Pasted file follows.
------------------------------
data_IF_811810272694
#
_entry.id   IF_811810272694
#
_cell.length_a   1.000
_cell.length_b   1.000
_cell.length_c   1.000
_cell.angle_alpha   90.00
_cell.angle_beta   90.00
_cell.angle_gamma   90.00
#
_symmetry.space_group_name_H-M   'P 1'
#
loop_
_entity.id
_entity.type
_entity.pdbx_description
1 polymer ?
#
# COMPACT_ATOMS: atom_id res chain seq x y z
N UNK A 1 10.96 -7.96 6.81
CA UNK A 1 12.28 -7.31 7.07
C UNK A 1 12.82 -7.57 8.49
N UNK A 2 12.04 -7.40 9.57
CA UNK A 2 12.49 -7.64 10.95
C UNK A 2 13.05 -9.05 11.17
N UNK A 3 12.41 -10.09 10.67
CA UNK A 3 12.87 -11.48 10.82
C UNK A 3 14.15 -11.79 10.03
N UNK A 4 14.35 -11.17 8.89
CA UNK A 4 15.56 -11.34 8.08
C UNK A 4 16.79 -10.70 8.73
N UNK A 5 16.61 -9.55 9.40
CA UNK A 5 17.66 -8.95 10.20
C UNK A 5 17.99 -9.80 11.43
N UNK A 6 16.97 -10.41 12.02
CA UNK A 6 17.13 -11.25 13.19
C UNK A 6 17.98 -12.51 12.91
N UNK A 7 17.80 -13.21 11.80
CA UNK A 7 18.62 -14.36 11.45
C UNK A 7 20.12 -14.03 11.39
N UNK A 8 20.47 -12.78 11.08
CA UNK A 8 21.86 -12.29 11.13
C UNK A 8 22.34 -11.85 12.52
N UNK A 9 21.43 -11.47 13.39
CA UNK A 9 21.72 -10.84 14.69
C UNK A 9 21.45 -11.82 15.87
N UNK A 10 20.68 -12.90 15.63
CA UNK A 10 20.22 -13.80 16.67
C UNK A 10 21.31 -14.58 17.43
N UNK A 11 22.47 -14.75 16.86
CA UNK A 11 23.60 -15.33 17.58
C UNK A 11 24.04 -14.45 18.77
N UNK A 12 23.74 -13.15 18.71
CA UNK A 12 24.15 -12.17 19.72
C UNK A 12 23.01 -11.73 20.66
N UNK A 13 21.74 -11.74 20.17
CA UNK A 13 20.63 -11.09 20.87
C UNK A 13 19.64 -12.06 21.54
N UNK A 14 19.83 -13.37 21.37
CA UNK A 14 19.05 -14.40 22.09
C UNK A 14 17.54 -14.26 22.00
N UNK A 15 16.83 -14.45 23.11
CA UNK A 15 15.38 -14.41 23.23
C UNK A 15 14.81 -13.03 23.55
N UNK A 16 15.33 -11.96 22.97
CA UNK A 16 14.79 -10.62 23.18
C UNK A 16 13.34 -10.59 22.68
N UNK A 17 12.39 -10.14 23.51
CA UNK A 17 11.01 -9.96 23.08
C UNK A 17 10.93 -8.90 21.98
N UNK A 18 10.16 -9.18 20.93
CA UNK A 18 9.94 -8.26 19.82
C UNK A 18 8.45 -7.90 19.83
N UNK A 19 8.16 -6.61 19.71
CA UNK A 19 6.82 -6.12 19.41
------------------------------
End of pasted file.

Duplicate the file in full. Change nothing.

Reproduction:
data_IF_811810272694
#
_entry.id   IF_811810272694
#
_cell.length_a   1.000
_cell.length_b   1.000
_cell.length_c   1.000
_cell.angle_alpha   90.00
_cell.angle_beta   90.00
_cell.angle_gamma   90.00
#
_symmetry.space_group_name_H-M   'P 1'
#
loop_
_entity.id
_entity.type
_entity.pdbx_description
1 polymer ?
#
# COMPACT_ATOMS: atom_id res chain seq x y z
N UNK A 1 10.96 -7.96 6.81
CA UNK A 1 12.28 -7.31 7.07
C UNK A 1 12.82 -7.57 8.49
N UNK A 2 12.04 -7.40 9.57
CA UNK A 2 12.49 -7.64 10.95
C UNK A 2 13.05 -9.05 11.17
N UNK A 3 12.41 -10.09 10.67
CA UNK A 3 12.87 -11.48 10.82
C UNK A 3 14.15 -11.79 10.03
N UNK A 4 14.35 -11.17 8.89
CA UNK A 4 15.56 -11.34 8.08
C UNK A 4 16.79 -10.70 8.73
N UNK A 5 16.61 -9.55 9.40
CA UNK A 5 17.66 -8.95 10.20
C UNK A 5 17.99 -9.80 11.43
N UNK A 6 16.97 -10.41 12.02
CA UNK A 6 17.13 -11.25 13.19
C UNK A 6 17.98 -12.51 12.91
N UNK A 7 17.80 -13.21 11.80
CA UNK A 7 18.62 -14.36 11.45
C UNK A 7 20.12 -14.03 11.39
N UNK A 8 20.47 -12.78 11.08
CA UNK A 8 21.86 -12.29 11.13
C UNK A 8 22.34 -11.85 12.52
N UNK A 9 21.43 -11.47 13.39
CA UNK A 9 21.72 -10.84 14.69
C UNK A 9 21.45 -11.82 15.87
N UNK A 10 20.68 -12.90 15.63
CA UNK A 10 20.22 -13.80 16.67
C UNK A 10 21.31 -14.58 17.43
N UNK A 11 22.47 -14.75 16.86
CA UNK A 11 23.60 -15.33 17.58
C UNK A 11 24.04 -14.45 18.77
N UNK A 12 23.74 -13.15 18.71
CA UNK A 12 24.15 -12.17 19.72
C UNK A 12 23.01 -11.73 20.66
N UNK A 13 21.74 -11.74 20.17
CA UNK A 13 20.63 -11.09 20.87
C UNK A 13 19.64 -12.06 21.54
N UNK A 14 19.83 -13.37 21.37
CA UNK A 14 19.05 -14.40 22.09
C UNK A 14 17.54 -14.26 22.00
N UNK A 15 16.83 -14.45 23.11
CA UNK A 15 15.38 -14.41 23.23
C UNK A 15 14.81 -13.03 23.55
N UNK A 16 15.33 -11.96 22.97
CA UNK A 16 14.79 -10.62 23.18
C UNK A 16 13.34 -10.59 22.68
N UNK A 17 12.39 -10.14 23.51
CA UNK A 17 11.01 -9.96 23.08
C UNK A 17 10.93 -8.90 21.98
N UNK A 18 10.16 -9.18 20.93
CA UNK A 18 9.94 -8.26 19.82
C UNK A 18 8.45 -7.90 19.83
N UNK A 19 8.16 -6.61 19.71
CA UNK A 19 6.82 -6.12 19.41